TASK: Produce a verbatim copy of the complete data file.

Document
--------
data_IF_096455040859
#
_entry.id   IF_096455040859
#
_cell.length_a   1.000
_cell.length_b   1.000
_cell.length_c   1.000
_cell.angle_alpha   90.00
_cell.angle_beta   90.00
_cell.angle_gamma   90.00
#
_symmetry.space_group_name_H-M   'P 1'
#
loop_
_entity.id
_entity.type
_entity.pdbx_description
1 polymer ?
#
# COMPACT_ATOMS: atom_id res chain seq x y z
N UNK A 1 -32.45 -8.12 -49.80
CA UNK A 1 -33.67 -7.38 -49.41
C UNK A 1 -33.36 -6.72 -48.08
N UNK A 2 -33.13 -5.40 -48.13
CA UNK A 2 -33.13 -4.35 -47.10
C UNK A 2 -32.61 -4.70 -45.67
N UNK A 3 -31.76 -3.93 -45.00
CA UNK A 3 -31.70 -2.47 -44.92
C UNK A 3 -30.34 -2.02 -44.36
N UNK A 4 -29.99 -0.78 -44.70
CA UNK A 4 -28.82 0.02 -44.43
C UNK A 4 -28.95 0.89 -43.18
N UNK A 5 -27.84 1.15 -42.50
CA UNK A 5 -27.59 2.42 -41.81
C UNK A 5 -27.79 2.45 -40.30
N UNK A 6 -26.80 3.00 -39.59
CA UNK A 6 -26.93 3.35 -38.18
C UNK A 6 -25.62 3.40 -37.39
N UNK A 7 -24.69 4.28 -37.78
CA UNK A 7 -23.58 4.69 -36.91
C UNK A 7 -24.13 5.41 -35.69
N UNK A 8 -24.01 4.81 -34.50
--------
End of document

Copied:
data_IF_096455040859
#
_entry.id   IF_096455040859
#
_cell.length_a   1.000
_cell.length_b   1.000
_cell.length_c   1.000
_cell.angle_alpha   90.00
_cell.angle_beta   90.00
_cell.angle_gamma   90.00
#
_symmetry.space_group_name_H-M   'P 1'
#
loop_
_entity.id
_entity.type
_entity.pdbx_description
1 polymer ?
#
# COMPACT_ATOMS: atom_id res chain seq x y z
N UNK A 1 -32.45 -8.12 -49.80
CA UNK A 1 -33.67 -7.38 -49.41
C UNK A 1 -33.36 -6.72 -48.08
N UNK A 2 -33.13 -5.40 -48.13
CA UNK A 2 -33.13 -4.35 -47.10
C UNK A 2 -32.61 -4.70 -45.67
N UNK A 3 -31.76 -3.93 -45.00
CA UNK A 3 -31.70 -2.47 -44.92
C UNK A 3 -30.34 -2.02 -44.36
N UNK A 4 -29.99 -0.78 -44.70
CA UNK A 4 -28.82 0.02 -44.43
C UNK A 4 -28.95 0.89 -43.18
N UNK A 5 -27.84 1.15 -42.50
CA UNK A 5 -27.59 2.42 -41.81
C UNK A 5 -27.79 2.45 -40.30
N UNK A 6 -26.80 3.00 -39.59
CA UNK A 6 -26.93 3.35 -38.18
C UNK A 6 -25.62 3.40 -37.39
N UNK A 7 -24.69 4.28 -37.78
CA UNK A 7 -23.58 4.69 -36.91
C UNK A 7 -24.13 5.41 -35.69
N UNK A 8 -24.01 4.81 -34.50